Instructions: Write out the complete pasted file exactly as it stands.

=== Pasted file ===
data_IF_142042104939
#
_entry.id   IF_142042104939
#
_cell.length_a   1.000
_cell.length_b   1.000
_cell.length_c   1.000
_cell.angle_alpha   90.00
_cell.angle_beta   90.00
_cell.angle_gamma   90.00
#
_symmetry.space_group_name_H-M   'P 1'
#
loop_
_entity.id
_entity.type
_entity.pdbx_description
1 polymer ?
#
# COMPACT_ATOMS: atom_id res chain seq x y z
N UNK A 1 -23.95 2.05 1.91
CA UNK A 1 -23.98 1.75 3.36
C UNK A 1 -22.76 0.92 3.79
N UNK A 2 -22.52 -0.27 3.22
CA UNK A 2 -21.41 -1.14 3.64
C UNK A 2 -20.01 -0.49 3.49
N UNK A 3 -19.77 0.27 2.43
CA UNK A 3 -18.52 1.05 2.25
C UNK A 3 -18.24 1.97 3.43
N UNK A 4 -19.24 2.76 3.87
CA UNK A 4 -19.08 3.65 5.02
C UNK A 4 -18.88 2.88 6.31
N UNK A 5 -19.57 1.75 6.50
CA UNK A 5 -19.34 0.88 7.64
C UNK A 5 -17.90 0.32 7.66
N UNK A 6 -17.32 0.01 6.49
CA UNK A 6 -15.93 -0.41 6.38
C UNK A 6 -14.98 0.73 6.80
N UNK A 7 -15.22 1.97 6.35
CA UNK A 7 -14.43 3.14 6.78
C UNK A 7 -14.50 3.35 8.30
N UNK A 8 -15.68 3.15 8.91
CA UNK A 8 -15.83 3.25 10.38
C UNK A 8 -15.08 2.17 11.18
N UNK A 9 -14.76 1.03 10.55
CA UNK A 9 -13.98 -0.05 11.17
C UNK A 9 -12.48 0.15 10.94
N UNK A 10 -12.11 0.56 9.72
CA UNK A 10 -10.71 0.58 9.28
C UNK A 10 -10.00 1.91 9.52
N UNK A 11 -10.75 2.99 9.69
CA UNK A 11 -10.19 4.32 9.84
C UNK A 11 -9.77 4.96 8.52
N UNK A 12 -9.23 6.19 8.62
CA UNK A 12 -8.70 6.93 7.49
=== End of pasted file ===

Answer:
data_IF_142042104939
#
_entry.id   IF_142042104939
#
_cell.length_a   1.000
_cell.length_b   1.000
_cell.length_c   1.000
_cell.angle_alpha   90.00
_cell.angle_beta   90.00
_cell.angle_gamma   90.00
#
_symmetry.space_group_name_H-M   'P 1'
#
loop_
_entity.id
_entity.type
_entity.pdbx_description
1 polymer ?
#
# COMPACT_ATOMS: atom_id res chain seq x y z
N UNK A 1 -23.95 2.05 1.91
CA UNK A 1 -23.98 1.75 3.36
C UNK A 1 -22.76 0.92 3.79
N UNK A 2 -22.52 -0.27 3.22
CA UNK A 2 -21.41 -1.14 3.64
C UNK A 2 -20.01 -0.49 3.49
N UNK A 3 -19.77 0.27 2.43
CA UNK A 3 -18.52 1.05 2.25
C UNK A 3 -18.24 1.97 3.43
N UNK A 4 -19.24 2.76 3.87
CA UNK A 4 -19.08 3.65 5.02
C UNK A 4 -18.88 2.88 6.31
N UNK A 5 -19.57 1.75 6.50
CA UNK A 5 -19.34 0.88 7.64
C UNK A 5 -17.90 0.32 7.66
N UNK A 6 -17.32 0.01 6.49
CA UNK A 6 -15.93 -0.41 6.38
C UNK A 6 -14.98 0.73 6.80
N UNK A 7 -15.22 1.97 6.35
CA UNK A 7 -14.43 3.14 6.78
C UNK A 7 -14.50 3.35 8.30
N UNK A 8 -15.68 3.15 8.91
CA UNK A 8 -15.83 3.25 10.38
C UNK A 8 -15.08 2.17 11.18
N UNK A 9 -14.76 1.03 10.55
CA UNK A 9 -13.98 -0.05 11.17
C UNK A 9 -12.48 0.15 10.94
N UNK A 10 -12.11 0.56 9.72
CA UNK A 10 -10.71 0.58 9.28
C UNK A 10 -10.00 1.91 9.52
N UNK A 11 -10.75 2.99 9.69
CA UNK A 11 -10.19 4.32 9.84
C UNK A 11 -9.77 4.96 8.52
N UNK A 12 -9.23 6.19 8.62
CA UNK A 12 -8.70 6.93 7.49